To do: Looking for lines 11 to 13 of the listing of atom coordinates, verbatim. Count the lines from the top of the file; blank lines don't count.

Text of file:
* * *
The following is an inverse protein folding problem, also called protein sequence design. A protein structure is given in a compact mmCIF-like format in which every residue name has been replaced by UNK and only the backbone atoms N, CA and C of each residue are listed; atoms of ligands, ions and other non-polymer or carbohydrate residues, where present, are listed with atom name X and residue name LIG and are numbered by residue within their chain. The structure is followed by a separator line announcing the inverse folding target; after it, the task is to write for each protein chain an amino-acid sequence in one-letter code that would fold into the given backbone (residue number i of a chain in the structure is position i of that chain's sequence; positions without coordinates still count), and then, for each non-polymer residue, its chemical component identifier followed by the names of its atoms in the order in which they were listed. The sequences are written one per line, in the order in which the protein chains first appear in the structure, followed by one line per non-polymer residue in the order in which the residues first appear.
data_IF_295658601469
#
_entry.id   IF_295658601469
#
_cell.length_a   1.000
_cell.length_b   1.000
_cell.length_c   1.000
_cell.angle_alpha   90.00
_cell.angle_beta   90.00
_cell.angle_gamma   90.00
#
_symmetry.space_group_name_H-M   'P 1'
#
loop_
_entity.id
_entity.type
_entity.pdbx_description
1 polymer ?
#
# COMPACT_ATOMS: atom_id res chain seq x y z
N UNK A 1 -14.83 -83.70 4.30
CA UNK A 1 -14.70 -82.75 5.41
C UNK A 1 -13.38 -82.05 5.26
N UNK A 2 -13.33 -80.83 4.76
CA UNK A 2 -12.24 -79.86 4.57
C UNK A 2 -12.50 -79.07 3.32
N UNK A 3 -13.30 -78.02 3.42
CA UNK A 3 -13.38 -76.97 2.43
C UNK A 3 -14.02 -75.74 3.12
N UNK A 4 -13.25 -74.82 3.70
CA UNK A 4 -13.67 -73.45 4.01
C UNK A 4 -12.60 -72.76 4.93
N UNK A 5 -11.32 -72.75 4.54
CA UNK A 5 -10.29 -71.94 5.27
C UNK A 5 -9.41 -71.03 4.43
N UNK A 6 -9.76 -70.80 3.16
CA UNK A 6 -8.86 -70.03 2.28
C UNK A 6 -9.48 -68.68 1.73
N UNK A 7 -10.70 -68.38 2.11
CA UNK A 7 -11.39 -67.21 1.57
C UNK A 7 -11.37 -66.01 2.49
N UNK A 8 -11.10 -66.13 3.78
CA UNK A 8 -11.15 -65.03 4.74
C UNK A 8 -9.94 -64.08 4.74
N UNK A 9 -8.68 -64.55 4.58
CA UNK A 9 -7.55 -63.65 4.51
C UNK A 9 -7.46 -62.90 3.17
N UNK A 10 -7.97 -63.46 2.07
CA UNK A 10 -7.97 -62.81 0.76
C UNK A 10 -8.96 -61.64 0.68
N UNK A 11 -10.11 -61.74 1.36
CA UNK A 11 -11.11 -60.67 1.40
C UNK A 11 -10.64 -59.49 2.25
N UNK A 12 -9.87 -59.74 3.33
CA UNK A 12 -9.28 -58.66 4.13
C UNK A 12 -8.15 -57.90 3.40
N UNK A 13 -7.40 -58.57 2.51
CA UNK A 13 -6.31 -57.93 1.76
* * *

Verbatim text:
_cell.angle_gamma   90.00
#
_symmetry.space_group_name_H-M   'P 1'